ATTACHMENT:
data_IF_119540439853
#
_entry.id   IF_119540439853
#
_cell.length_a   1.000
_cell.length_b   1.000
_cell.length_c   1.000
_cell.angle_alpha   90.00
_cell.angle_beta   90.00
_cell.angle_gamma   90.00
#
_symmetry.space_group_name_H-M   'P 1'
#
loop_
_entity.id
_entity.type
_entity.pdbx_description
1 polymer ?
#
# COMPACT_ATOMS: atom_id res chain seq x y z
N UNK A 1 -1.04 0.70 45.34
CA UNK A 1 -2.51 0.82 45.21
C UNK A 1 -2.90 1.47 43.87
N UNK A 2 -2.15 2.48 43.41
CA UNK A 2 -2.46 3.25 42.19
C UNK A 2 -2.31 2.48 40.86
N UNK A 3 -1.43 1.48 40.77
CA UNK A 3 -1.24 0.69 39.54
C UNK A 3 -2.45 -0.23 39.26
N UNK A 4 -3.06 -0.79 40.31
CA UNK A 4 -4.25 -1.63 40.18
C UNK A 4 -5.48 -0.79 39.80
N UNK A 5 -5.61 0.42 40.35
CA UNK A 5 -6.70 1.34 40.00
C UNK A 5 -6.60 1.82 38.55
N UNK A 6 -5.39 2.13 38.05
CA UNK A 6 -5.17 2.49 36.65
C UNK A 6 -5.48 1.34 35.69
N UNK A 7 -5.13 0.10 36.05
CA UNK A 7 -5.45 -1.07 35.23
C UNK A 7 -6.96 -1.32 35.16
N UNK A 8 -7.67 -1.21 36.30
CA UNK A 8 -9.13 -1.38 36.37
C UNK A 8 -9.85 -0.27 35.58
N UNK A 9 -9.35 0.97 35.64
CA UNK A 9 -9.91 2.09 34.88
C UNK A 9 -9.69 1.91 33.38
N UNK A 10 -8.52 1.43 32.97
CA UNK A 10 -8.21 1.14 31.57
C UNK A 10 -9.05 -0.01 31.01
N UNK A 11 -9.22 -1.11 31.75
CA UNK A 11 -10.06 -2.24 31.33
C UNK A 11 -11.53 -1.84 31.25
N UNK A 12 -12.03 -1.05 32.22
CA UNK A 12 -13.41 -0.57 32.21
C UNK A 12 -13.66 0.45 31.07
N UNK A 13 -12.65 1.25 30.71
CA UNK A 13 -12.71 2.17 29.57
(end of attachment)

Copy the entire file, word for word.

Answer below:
data_IF_119540439853
#
_entry.id   IF_119540439853
#
_cell.length_a   1.000
_cell.length_b   1.000
_cell.length_c   1.000
_cell.angle_alpha   90.00
_cell.angle_beta   90.00
_cell.angle_gamma   90.00
#
_symmetry.space_group_name_H-M   'P 1'
#
loop_
_entity.id
_entity.type
_entity.pdbx_description
1 polymer ?
#
# COMPACT_ATOMS: atom_id res chain seq x y z
N UNK A 1 -1.04 0.70 45.34
CA UNK A 1 -2.51 0.82 45.21
C UNK A 1 -2.90 1.47 43.87
N UNK A 2 -2.15 2.48 43.41
CA UNK A 2 -2.46 3.25 42.19
C UNK A 2 -2.31 2.48 40.86
N UNK A 3 -1.43 1.48 40.77
CA UNK A 3 -1.24 0.69 39.54
C UNK A 3 -2.45 -0.23 39.26
N UNK A 4 -3.06 -0.79 40.31
CA UNK A 4 -4.25 -1.63 40.18
C UNK A 4 -5.48 -0.79 39.80
N UNK A 5 -5.61 0.42 40.35
CA UNK A 5 -6.70 1.34 40.00
C UNK A 5 -6.60 1.82 38.55
N UNK A 6 -5.39 2.13 38.05
CA UNK A 6 -5.17 2.49 36.65
C UNK A 6 -5.48 1.34 35.69
N UNK A 7 -5.13 0.10 36.05
CA UNK A 7 -5.45 -1.07 35.23
C UNK A 7 -6.96 -1.32 35.16
N UNK A 8 -7.67 -1.21 36.30
CA UNK A 8 -9.13 -1.38 36.37
C UNK A 8 -9.85 -0.27 35.58
N UNK A 9 -9.35 0.97 35.64
CA UNK A 9 -9.91 2.09 34.88
C UNK A 9 -9.69 1.91 33.38
N UNK A 10 -8.52 1.43 32.97
CA UNK A 10 -8.21 1.14 31.57
C UNK A 10 -9.05 -0.01 31.01
N UNK A 11 -9.22 -1.11 31.75
CA UNK A 11 -10.06 -2.24 31.33
C UNK A 11 -11.53 -1.84 31.25
N UNK A 12 -12.03 -1.05 32.22
CA UNK A 12 -13.41 -0.57 32.21
C UNK A 12 -13.66 0.45 31.07
N UNK A 13 -12.65 1.25 30.71
CA UNK A 13 -12.71 2.17 29.57